The Groveland House

The Groveland House

Life for me seemed to have started at (my childhood home) the “Groveland House.”  Groveland was the suburban neighborhood across the street from the orange grove field that later inspired me to create our company.  I was a driven little girl but always lacked confidence. You could ask any little kid at my elementary school, and 9 out of 10 would vote that I was quiet and shy. I was constantly doing something creative to express myself in some way. I was constantly battling with myself to be better than the life I was living back at home. I found inspiration where ever my imaginary mind led me. I was good at expressing myself without a voice. I was good at being invisible.

When I was nine years old, during our time in the Groveland House, my father had a stroke and soon passed away—leaving my mother on a more extensive path of battling with her addiction and depression. My older sisters did whatever they could to help raise me. My uncle enrolled me in art school in Colombia for a summer during the time my family and I were preparing for my father’s funeral, and it seemed like painting at that school helped me deal with our new normalcy. Suddenly, painting meant more than just the stroke of the brush. I found myself just gazing at all the details in that industrial building. The building itself made me feel welcomed. I was in awe of the exposed bricks,  white chipped walls, paint splatter stains on old wooden tables, and art easels placed in every corner of the building. I wasn’t obligated to talk. No one knew me; nonetheless, no one knew I was raised in America, and suddenly over the weeks, my oil paintings spoke for themselves. One month enrolled in the school. I discovered I was the only 10-year-old girl painting in a room full of adults. I suddenly wasn’t invisible like back home. I felt acknowledged. The encouragement from my peers helped me gain the confidence to conquer the new life waiting for me back home. That little art school in Medellín, Colombia, soon became my home away from home that summer.  And like most things in my life leading up to that point, all good things were temporary. Before I knew it, the summer was over. We left my father’s ashes at the Columbarium and flew back to Florida. Back to Groveland. Back to my reality, I desperately wanted to avoid.

Eager for a fresh start, I turned to organizing and redecorating my bedroom. I had this idea that maybe reinventing my space would give me peace. Then, all of a sudden, my mother became persistent in moving. Needless to say, as a child, I couldn’t understand her timing. I couldn’t grasp that her version of change was forced upon me.  And before I knew it, the house had sold. The home that raised me was then out of my reach. It was time to say goodbye.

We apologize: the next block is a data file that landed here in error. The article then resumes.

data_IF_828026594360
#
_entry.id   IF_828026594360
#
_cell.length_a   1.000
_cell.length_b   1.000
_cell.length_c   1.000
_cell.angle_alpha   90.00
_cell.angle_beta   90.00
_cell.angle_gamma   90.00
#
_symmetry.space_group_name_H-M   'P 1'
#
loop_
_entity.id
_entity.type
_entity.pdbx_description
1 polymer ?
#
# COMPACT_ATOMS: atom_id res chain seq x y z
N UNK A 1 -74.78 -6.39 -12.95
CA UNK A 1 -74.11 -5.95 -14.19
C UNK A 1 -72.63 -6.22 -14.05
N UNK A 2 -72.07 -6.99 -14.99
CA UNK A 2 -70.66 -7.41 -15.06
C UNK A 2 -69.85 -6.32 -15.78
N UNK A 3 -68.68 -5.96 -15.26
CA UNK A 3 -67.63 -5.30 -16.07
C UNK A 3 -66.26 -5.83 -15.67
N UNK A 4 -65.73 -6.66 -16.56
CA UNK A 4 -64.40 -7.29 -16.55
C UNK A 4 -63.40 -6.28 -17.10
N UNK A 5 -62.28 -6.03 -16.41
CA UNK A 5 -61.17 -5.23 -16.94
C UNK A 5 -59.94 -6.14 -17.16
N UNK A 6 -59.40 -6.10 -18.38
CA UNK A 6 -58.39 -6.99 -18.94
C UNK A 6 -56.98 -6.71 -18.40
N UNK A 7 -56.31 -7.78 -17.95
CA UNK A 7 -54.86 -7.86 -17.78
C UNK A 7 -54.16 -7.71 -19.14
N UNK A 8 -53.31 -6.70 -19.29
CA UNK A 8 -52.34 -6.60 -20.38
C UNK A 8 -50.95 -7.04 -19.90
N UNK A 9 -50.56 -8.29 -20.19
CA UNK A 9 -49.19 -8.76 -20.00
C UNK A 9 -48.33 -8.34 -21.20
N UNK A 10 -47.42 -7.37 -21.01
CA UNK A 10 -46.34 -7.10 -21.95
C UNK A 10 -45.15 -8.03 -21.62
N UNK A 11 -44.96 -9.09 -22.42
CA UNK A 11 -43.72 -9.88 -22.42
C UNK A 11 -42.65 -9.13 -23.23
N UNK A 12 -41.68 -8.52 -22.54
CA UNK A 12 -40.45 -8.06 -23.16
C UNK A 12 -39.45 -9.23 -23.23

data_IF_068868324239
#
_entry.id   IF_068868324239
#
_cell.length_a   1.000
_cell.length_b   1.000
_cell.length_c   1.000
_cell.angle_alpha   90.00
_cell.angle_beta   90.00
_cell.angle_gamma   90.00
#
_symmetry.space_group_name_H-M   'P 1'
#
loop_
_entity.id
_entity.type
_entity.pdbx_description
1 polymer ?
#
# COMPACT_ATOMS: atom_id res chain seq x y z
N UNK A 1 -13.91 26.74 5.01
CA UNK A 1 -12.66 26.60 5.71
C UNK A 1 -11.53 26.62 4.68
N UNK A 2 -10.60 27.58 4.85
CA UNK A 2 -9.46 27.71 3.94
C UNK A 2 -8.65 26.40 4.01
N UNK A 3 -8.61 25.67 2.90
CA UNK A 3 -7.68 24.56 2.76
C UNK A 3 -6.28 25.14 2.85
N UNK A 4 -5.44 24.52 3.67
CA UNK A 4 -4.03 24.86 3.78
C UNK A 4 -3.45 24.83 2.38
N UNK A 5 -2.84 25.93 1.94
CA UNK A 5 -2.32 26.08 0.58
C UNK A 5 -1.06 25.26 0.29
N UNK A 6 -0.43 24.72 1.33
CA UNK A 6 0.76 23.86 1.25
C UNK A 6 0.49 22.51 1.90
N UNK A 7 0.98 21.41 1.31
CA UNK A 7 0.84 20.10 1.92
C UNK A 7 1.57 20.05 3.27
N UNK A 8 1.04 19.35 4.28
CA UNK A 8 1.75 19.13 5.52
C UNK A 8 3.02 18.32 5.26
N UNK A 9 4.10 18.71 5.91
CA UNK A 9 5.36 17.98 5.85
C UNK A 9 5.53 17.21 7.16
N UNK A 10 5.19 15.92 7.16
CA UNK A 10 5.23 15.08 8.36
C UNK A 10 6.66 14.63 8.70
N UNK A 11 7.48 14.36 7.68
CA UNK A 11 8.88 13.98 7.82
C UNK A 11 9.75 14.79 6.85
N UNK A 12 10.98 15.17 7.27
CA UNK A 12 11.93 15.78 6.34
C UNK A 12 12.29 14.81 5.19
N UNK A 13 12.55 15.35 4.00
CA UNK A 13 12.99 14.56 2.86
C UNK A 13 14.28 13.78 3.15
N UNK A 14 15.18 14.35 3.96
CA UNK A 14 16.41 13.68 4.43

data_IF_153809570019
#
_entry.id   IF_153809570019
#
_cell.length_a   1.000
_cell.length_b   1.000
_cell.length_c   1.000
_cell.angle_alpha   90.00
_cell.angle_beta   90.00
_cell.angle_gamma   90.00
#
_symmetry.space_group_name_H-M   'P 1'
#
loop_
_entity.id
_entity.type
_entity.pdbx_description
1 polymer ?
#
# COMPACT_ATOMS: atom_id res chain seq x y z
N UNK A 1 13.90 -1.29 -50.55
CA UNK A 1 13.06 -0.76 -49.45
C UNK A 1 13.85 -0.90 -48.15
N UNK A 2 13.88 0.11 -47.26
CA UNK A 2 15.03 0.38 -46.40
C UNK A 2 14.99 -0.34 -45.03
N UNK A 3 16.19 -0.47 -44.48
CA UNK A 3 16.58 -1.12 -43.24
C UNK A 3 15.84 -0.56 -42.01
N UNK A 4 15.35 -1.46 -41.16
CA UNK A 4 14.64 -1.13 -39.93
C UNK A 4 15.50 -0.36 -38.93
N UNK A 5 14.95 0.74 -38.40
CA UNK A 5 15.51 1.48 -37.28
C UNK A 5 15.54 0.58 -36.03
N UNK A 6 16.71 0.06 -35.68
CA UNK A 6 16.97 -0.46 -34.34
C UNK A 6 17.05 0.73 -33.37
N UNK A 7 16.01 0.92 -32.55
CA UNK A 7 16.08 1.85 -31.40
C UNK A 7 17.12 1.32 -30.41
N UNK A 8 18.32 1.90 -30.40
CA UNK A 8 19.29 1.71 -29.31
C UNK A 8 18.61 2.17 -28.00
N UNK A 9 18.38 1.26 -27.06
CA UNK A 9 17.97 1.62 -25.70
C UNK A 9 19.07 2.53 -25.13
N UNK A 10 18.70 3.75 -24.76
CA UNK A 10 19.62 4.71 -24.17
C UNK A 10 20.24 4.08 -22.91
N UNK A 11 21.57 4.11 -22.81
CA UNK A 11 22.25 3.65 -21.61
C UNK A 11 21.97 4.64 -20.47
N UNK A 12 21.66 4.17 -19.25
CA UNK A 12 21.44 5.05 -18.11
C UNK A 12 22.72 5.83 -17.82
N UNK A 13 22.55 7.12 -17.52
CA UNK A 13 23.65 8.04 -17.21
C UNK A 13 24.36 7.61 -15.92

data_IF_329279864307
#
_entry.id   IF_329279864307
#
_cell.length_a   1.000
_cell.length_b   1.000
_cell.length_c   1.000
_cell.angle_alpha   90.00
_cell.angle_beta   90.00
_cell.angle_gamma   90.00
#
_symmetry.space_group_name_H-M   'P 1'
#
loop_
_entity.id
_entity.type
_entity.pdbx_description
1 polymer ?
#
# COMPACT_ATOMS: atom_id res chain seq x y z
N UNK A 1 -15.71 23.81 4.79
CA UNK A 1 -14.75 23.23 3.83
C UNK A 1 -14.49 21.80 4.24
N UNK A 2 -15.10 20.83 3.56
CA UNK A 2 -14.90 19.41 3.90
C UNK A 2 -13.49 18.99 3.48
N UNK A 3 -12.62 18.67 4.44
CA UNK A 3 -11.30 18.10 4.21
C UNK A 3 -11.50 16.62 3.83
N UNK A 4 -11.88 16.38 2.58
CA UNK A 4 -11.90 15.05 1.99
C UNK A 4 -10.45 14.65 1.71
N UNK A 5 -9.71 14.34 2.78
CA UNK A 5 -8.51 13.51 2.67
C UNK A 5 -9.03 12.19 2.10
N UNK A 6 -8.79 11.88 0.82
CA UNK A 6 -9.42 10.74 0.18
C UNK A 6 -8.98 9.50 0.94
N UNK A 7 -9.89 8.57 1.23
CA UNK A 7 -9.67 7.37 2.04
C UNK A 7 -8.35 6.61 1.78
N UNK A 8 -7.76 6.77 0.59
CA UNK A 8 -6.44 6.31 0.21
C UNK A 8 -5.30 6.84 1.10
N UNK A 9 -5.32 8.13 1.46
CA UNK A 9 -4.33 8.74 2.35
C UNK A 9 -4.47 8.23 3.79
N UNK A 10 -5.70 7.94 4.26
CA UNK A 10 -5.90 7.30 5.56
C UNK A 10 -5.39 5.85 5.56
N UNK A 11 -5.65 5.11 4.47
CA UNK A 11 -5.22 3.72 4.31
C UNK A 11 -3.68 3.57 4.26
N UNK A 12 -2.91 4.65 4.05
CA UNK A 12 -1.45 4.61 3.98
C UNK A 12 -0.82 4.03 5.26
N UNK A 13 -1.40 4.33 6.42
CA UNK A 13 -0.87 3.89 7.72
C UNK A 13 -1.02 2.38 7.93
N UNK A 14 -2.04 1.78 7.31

I watched furniture being sold, My father’s clothes being donated, and strangers driving away his donated work vehicle. Saying goodbye to Groveland was a forced reality that my sisters are now young adults creating lives of their own, and we would never ever live under the same roof with each other again. My bedroom that I had so much ambition to reinvent was now going to be lived in by another. Groveland was abusive and loved all at the same time. There was never an in-between. The aura of the home changed with the seasons. But, despite all the tragedies, I felt God had plans for me far more prominent than that house. With his guidance, I gained the courage to accept change and move on with my life.

As I live a peaceful life now, I understand that the feeling of home will change with how you love. Home is what you make it. The normalcy I live in now brings me gratitude looking back at the evolution of my life.

I will never forget that little Colombian art school. My experience not only helped me gain confidence to conquer change, but it was the beginning of achieving the little victories that would later help pave the way for me. For example, I never realized that my appreciation for the exposed brick and white chipped walls would be the first moment I ever caught an eye for interior design.

As I sit here now realizing, Design has always been the only consistent thing in my life.

And, for that, I am forever grateful.




Leave a comment

Please note, comments need to be approved before they are published.

This site is protected by reCAPTCHA and the Google Privacy Policy and Terms of Service apply.